United States District Court, N.D. Ohio, Western Division
Daniel A. Steck, Plaintiff
Commissioner of Social Security, Defendant
Jeffrey J. Helmick United States District Judge.
Daniel A. Steck was denied disability insurance benefits and
supplemental security income on October 1, 2013, after a
hearing. (Doc. No. 12 at 24-45). Steck asserts the
Administrative Law Judge erred in his evaluation of
Steck's mental impairments. (Doc. No. 14). The matter was
referred to Magistrate judge James R. Knepp, 11 for a Report
& Recommendation. Magistrate Judge Knepp recommends I
affirm the Commissioner's decision to deny benefits.
(Doc. No. 18). Steck objected, to which the Commissioner
responded. (Doc. Nos. 19 & 20). For the reasons stated
below, I adopt the R & R and overrule Steck's
Magistrate Judge Knepp has succinctly and accurately set
forth the procedural and factual background of this case and
adopt those sections of the R & R in full. (Doc. No. 18
first applied for disability insurance benefits and
supplemental security income in December 2009, asserting both
physical and mental impairments. (Doc. No. 12 at 126). After
a hearing, ALJ Earl Ashford found that Steck was not disabled
and denied his application, Id. at 126-43. Steck
appealed the decision to the Appeals Council, who granted the
request for review. Id. at 151-53. Among other
things, the Appeals Council noted that Exhibit IE, a school
record upon which the ALJ relied, belonged to Steck's son
nor Steck himself, id. at 151. The Exhibit was
redacted from the record and the matter referred back to the
ALJ for another hearing and a new decision. Id. at
a subsequent hearing, the ALJ denied Steck's application
once again, finding neither his physical nor mental
impairments were severe enough to qualify for Social Security
benefits, id. at 24-45. In the matter before the
court, Steck brings claims only relating to his mental
impairments, specifically whether the ALJ erred in finding he
was not intellectually disabled under Listing 12.05C. (Doc.
No. 14). Magistrate Judge Knepp recommends I affirm the
Commissioner's decision to deny benefits. (Doc. No. 18).
district court must conduct a de novo review of
"any part of the magistrate judge's disposition that
has been properly objected to. The district judge may accept,
reject or modify the recommended disposition, receive further
evidence, or return the matter to the magistrate judge with
instructions." bed. R. Civ. P. 72(b)(3); see also
Norman v. Astrue, 694 F.Supp.2d 738, 740 (N.D. Ohio
district judge "must affirm the Commissioner's
conclusions absent a determination that the Commissioner has
failed to apply the correct legal standards or has made
findings of fact unsupported by substantial evidence in the
record." Walters v. Comm'r of Soc. Sec.,
127 F.3d 525, 528 (6th Cir. 1997); see also 42
U.S.C. § 405(g). "Substantial evidence is defined
as 'such relevant evidence as a reasonable mind might
accept as adequate to support a conclusion."'
Colvin v. Barnhart, 475 F.3d 727, 730 (6th Cir.
2007) (quoting Heston v. Comm'r of Soc. Sec, 245
F.3d 528, 534 (6th Cir. 2001)). If the Commissioner's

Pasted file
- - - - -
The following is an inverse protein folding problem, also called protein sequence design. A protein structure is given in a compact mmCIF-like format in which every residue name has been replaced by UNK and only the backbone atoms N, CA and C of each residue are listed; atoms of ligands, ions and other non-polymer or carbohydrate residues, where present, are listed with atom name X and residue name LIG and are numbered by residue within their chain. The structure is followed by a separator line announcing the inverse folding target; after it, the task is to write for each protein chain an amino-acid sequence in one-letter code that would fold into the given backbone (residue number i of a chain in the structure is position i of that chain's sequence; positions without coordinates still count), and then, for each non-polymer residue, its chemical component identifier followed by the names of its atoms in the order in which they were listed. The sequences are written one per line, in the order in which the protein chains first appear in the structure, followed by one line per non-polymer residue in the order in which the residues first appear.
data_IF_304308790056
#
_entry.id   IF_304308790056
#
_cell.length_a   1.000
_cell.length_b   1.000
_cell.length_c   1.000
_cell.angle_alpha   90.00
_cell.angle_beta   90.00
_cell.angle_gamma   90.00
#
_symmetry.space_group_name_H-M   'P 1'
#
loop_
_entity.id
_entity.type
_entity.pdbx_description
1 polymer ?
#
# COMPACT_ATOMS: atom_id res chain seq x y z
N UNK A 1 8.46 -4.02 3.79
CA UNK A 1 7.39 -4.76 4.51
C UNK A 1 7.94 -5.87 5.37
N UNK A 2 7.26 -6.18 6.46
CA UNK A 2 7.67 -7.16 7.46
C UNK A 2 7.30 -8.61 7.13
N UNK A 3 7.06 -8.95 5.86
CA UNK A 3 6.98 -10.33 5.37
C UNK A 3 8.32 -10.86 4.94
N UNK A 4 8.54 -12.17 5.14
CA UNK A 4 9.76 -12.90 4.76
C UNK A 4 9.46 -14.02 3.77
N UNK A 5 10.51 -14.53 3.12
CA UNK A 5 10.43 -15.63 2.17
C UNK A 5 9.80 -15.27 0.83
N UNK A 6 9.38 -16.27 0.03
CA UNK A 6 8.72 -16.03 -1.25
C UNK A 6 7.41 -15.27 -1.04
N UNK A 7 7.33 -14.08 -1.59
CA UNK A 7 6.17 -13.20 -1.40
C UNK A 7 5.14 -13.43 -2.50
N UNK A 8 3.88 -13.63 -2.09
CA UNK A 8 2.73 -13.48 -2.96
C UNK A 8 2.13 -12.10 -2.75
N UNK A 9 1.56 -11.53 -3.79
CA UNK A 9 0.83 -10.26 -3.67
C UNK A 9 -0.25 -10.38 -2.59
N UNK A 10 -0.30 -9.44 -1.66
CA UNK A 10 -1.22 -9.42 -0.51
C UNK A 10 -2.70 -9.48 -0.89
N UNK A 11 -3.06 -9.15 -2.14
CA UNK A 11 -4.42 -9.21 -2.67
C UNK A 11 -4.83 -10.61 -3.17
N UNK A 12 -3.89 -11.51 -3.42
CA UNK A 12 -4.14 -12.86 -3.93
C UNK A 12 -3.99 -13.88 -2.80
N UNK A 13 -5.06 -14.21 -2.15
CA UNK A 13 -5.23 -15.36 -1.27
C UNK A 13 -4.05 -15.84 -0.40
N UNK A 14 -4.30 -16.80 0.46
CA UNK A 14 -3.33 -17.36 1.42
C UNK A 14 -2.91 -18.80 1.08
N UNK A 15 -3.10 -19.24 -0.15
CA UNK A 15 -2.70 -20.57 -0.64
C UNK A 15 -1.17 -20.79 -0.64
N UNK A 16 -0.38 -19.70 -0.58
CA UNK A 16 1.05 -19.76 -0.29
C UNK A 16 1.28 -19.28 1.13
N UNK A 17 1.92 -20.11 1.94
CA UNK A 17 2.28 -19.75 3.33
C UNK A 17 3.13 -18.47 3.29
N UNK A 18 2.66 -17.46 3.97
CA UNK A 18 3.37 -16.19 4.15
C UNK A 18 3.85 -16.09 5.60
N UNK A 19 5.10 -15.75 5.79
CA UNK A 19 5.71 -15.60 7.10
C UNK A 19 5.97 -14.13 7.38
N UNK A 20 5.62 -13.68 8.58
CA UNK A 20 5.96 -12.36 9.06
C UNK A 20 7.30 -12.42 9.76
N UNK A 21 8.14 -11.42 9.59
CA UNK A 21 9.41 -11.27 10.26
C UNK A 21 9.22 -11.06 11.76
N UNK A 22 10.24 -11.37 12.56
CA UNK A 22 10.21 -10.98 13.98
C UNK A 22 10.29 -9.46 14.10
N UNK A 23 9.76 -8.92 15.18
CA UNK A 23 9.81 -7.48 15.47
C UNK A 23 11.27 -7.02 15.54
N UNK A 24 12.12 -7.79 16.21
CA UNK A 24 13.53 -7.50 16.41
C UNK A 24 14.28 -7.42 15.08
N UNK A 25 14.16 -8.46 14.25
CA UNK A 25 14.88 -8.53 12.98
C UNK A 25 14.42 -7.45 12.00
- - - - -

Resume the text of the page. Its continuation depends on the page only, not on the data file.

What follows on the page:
findings of fact are supported by substantial evidence, those
findings are conclusive. McClanahan v. Comm'r of Soc.
Sec, 474 F.3d 830, 833 (6th Cir. 2006).
claims to qualify for Social Security benefits under Listing
12.05C for intellectual developmental disorder. (Doc. No.
19). 'lb be considered intellectually disabled under
Listing 12.05, the claimant must be diagnostically disabled.
20 C.F.R. pt. 404, subpt. P, app.l (Sept. 6, 2013-Dec. 2,
2013). Only after he is determined to be diagnostic ally
disabled will the specific factors of Listing 12.05C be
considered. Id. A claimant is considered to be
diagnostically intellectually disabled if he has
"significantly subaverage general intellectual
functioning with deficits in adaptive functioning initially
manifested during the developmental period; i.e. the evidence
demonstrates or supports onset of the impairment before age
22." Id.; see also Hayes v. Comm'r of Soc.
Sec, 357 F.App'x 672, 676-77 (6th Cir. 2009);
Justice v. Comm'r of Soc. Sec. Admin.,
515 F.App'x 583, 587 (6th Cir. 2013).
noted in the R &R, there is no dispute that Steck meets
the specific requirements of Listing 12.05C. (Doc. No. 18 at
13). The dispute then is whether Steck is intellectually
disabled pursuant to the diagnostic description. In his
objections, Steck argues that he meets the criterion because
he did not graduate high school, is illiterate, and took
special education classes. (Doc. No. 19). He objects to the
analysis of his education by the ALJ, and the affirmation of
the ALJ's finding by Magistrate judge Knepp. Id.
Steck argues that the Magistrate Judge erred in finding that
he had graduated from high school. The school was destroyed
by a tornado in 2010, and many of the records destroyed with
it. The only record the school was able to provide is a
partial transcript showing his classes through the eleventh
grade. (Doc. No. 12 at 443-44). But as noted in the R &
R, Steck repeatedly represented himself as being a high
school graduate, even stating so in the first hearing. (Doc.
No. 12 at 89, 337- 38, 507-08, 1044, 1089, ...